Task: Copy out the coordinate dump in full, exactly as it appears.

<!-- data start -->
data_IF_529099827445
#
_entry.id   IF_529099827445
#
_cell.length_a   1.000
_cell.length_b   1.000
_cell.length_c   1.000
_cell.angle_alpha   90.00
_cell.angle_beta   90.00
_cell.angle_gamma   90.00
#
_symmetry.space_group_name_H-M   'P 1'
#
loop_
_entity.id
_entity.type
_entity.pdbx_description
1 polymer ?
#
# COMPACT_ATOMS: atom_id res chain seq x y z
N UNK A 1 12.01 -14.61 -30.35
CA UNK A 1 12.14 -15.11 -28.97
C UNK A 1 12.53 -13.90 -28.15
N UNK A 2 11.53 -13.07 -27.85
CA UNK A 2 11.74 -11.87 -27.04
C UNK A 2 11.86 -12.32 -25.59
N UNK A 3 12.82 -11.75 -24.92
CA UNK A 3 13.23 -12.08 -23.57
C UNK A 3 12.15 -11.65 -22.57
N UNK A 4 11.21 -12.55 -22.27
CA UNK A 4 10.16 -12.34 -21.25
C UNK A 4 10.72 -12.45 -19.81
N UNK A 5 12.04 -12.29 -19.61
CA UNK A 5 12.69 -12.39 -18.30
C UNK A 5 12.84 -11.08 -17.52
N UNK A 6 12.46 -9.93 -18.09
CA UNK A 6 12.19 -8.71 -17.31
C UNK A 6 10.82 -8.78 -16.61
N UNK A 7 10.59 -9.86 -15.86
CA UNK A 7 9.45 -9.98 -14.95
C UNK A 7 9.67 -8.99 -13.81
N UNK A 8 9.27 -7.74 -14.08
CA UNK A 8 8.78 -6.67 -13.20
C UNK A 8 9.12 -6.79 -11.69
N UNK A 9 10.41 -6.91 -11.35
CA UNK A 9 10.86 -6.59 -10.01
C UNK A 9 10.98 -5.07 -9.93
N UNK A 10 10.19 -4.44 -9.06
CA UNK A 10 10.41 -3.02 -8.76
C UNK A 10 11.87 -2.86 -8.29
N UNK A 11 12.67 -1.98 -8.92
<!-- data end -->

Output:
data_IF_529099827445
#
_entry.id   IF_529099827445
#
_cell.length_a   1.000
_cell.length_b   1.000
_cell.length_c   1.000
_cell.angle_alpha   90.00
_cell.angle_beta   90.00
_cell.angle_gamma   90.00
#
_symmetry.space_group_name_H-M   'P 1'
#
loop_
_entity.id
_entity.type
_entity.pdbx_description
1 polymer ?
#
# COMPACT_ATOMS: atom_id res chain seq x y z
N UNK A 1 12.01 -14.61 -30.35
CA UNK A 1 12.14 -15.11 -28.97
C UNK A 1 12.53 -13.90 -28.15
N UNK A 2 11.53 -13.07 -27.85
CA UNK A 2 11.74 -11.87 -27.04
C UNK A 2 11.86 -12.32 -25.59
N UNK A 3 12.82 -11.75 -24.92
CA UNK A 3 13.23 -12.08 -23.57
C UNK A 3 12.15 -11.65 -22.57
N UNK A 4 11.21 -12.55 -22.27
CA UNK A 4 10.16 -12.34 -21.25
C UNK A 4 10.72 -12.45 -19.81
N UNK A 5 12.04 -12.29 -19.61
CA UNK A 5 12.69 -12.39 -18.30
C UNK A 5 12.84 -11.08 -17.52
N UNK A 6 12.46 -9.93 -18.09
CA UNK A 6 12.19 -8.71 -17.31
C UNK A 6 10.82 -8.78 -16.61
N UNK A 7 10.59 -9.86 -15.86
CA UNK A 7 9.45 -9.98 -14.95
C UNK A 7 9.67 -8.99 -13.81
N UNK A 8 9.27 -7.74 -14.08
CA UNK A 8 8.78 -6.67 -13.20
C UNK A 8 9.12 -6.79 -11.69
N UNK A 9 10.41 -6.91 -11.35
CA UNK A 9 10.86 -6.59 -10.01
C UNK A 9 10.98 -5.07 -9.93
N UNK A 10 10.19 -4.44 -9.06
CA UNK A 10 10.41 -3.02 -8.76
C UNK A 10 11.87 -2.86 -8.29
N UNK A 11 12.67 -1.98 -8.92